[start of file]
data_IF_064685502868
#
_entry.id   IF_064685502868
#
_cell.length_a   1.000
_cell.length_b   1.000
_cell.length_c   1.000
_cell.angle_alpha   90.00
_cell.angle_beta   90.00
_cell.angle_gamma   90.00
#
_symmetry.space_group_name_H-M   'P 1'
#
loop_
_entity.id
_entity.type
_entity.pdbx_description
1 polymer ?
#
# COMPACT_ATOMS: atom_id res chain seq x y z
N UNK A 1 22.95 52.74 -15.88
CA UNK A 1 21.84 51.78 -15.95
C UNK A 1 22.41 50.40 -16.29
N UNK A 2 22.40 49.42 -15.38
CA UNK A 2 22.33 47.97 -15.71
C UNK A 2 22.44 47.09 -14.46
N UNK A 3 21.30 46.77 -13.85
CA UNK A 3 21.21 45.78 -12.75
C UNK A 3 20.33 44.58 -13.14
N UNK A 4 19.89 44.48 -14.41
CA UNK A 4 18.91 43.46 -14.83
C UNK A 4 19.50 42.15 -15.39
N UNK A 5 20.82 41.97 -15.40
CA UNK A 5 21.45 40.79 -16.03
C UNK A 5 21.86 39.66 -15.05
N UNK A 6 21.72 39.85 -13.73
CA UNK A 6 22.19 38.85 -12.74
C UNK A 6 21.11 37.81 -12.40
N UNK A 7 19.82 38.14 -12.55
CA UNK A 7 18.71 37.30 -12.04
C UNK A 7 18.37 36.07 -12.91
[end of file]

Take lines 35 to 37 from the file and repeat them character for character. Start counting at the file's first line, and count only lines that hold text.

C UNK A 5 21.86 39.66 -15.05
N UNK A 6 21.72 39.85 -13.73
CA UNK A 6 22.19 38.85 -12.74